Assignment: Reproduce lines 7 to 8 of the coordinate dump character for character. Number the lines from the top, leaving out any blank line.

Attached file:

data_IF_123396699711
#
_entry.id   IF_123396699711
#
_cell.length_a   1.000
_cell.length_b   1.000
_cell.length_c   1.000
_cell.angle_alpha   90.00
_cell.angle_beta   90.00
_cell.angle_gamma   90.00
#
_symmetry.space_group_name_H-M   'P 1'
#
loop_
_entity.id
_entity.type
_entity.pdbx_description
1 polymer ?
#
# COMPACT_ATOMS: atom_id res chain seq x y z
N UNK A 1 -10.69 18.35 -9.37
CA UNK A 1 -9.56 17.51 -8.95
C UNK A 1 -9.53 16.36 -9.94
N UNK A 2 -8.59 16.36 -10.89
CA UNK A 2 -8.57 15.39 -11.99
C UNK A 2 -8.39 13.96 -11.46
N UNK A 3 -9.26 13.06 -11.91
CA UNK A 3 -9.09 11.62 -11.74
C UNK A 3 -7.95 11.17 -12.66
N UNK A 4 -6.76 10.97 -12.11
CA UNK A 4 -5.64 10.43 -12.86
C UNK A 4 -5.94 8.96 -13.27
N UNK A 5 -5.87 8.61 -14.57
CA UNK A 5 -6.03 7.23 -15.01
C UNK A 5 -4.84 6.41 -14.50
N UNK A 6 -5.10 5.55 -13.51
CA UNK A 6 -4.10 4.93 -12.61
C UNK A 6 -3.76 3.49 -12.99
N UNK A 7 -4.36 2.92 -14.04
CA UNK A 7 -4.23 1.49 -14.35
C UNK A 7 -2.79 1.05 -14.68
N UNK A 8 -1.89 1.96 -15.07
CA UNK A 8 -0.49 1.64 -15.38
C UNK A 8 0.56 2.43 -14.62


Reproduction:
_cell.length_c   1.000
_cell.angle_alpha   90.00